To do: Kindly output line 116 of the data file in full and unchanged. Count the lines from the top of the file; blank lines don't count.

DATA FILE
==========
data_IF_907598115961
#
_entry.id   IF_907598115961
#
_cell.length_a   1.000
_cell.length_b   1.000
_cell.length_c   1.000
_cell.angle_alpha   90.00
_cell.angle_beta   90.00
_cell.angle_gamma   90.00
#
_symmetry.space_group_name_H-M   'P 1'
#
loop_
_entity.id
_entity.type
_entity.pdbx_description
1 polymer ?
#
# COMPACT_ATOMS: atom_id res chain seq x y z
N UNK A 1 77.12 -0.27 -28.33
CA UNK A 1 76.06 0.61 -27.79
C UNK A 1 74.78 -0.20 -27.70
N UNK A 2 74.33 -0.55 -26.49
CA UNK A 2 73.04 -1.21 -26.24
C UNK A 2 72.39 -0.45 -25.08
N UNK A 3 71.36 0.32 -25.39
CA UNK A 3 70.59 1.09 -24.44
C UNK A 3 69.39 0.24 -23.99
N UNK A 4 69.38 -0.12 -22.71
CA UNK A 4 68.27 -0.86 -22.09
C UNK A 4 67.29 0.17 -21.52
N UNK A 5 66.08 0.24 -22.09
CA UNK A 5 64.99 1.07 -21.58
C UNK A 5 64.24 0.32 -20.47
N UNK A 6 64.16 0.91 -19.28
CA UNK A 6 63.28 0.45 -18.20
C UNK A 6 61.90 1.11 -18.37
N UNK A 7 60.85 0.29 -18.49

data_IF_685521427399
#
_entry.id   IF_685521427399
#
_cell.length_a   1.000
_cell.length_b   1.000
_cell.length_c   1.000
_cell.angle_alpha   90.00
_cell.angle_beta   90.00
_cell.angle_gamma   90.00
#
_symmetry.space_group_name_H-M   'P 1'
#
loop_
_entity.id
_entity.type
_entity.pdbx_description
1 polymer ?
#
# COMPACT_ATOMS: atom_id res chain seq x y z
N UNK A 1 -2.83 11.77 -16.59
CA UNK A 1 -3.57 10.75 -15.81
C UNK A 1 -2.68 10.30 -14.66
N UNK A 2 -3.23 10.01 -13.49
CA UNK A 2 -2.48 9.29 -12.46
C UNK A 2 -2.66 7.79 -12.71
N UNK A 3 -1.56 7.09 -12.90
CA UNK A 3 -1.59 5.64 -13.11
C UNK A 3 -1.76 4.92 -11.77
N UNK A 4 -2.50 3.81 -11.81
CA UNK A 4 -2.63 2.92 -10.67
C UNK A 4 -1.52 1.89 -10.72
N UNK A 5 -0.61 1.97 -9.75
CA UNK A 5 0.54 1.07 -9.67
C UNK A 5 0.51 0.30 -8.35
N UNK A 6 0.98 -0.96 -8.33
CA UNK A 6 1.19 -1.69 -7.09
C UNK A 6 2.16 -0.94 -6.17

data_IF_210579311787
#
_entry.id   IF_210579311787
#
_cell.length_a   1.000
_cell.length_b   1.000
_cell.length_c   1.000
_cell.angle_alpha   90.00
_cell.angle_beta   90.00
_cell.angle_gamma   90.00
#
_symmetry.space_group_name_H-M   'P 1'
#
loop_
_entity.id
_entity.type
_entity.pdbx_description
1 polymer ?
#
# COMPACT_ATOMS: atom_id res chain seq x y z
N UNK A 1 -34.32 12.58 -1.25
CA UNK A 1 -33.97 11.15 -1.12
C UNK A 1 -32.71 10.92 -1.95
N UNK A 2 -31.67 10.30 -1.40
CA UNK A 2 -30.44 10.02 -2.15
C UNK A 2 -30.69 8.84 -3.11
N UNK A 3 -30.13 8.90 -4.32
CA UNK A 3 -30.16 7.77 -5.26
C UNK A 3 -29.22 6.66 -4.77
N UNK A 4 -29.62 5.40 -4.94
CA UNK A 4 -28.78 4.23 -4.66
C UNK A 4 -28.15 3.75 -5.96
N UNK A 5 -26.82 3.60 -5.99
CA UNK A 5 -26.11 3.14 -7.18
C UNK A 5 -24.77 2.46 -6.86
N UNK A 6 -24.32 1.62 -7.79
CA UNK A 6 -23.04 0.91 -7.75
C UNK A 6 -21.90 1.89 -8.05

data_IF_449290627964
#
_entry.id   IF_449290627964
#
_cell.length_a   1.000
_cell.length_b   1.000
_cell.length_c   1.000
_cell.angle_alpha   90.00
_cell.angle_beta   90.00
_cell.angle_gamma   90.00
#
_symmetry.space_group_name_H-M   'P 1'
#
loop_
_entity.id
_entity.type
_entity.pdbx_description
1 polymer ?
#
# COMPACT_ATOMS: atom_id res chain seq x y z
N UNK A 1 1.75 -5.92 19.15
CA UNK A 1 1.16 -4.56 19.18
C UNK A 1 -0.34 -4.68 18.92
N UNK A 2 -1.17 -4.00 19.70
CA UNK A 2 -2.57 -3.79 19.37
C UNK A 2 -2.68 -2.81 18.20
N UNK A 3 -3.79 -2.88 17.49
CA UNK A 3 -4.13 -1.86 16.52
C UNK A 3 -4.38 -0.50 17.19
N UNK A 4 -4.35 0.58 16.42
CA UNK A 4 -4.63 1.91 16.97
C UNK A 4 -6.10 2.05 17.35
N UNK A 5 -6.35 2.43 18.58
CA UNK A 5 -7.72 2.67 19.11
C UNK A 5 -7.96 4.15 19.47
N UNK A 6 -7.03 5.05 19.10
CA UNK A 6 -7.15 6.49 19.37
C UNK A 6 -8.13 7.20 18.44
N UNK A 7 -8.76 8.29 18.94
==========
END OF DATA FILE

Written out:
data_IF_449290627964